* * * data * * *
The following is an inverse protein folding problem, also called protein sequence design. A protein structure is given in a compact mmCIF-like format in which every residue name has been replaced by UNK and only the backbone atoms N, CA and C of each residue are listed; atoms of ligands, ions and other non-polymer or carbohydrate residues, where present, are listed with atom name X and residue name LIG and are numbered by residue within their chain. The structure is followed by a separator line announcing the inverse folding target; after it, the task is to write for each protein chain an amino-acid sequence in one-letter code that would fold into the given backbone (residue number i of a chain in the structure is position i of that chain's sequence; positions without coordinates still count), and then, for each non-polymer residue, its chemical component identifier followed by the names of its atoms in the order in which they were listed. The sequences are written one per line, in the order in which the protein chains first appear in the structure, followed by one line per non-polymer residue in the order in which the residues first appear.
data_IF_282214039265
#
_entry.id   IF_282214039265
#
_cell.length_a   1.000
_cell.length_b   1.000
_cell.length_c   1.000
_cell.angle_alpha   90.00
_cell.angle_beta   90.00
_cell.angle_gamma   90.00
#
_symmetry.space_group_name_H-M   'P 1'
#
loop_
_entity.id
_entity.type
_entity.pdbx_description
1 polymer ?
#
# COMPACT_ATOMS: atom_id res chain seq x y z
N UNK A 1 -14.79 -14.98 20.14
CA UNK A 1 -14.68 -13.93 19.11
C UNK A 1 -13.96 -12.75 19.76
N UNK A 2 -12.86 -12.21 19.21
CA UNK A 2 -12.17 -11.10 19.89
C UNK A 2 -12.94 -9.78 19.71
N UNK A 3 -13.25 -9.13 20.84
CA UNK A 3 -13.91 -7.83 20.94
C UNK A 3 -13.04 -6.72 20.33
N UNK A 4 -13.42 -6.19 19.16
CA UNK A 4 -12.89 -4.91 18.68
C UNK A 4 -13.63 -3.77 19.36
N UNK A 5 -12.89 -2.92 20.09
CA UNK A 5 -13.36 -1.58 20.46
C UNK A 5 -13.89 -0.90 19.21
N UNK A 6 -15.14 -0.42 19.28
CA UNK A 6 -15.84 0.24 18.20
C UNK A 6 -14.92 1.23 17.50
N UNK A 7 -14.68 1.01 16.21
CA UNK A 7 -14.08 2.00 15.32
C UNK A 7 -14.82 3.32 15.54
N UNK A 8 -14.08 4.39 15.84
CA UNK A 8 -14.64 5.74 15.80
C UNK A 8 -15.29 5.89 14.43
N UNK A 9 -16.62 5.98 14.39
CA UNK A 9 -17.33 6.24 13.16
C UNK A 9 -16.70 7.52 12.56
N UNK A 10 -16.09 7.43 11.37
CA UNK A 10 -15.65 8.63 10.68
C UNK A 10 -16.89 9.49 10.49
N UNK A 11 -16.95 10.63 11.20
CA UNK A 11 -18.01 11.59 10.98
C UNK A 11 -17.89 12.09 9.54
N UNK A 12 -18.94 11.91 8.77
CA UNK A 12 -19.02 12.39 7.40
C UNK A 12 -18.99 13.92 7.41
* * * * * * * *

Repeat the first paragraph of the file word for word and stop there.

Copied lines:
The following is an inverse protein folding problem, also called protein sequence design. A protein structure is given in a compact mmCIF-like format in which every residue name has been replaced by UNK and only the backbone atoms N, CA and C of each residue are listed; atoms of ligands, ions and other non-polymer or carbohydrate residues, where present, are listed with atom name X and residue name LIG and are numbered by residue within their chain. The structure is followed by a separator line announcing the inverse folding target; after it, the task is to write for each protein chain an amino-acid sequence in one-letter code that would fold into the given backbone (residue number i of a chain in the structure is position i of that chain's sequence; positions without coordinates still count), and then, for each non-polymer residue, its chemical component identifier followed by the names of its atoms in the order in which they were listed. The sequences are written one per line, in the order in which the protein chains first appear in the structure, followed by one line per non-polymer residue in the order in which the residues first appear.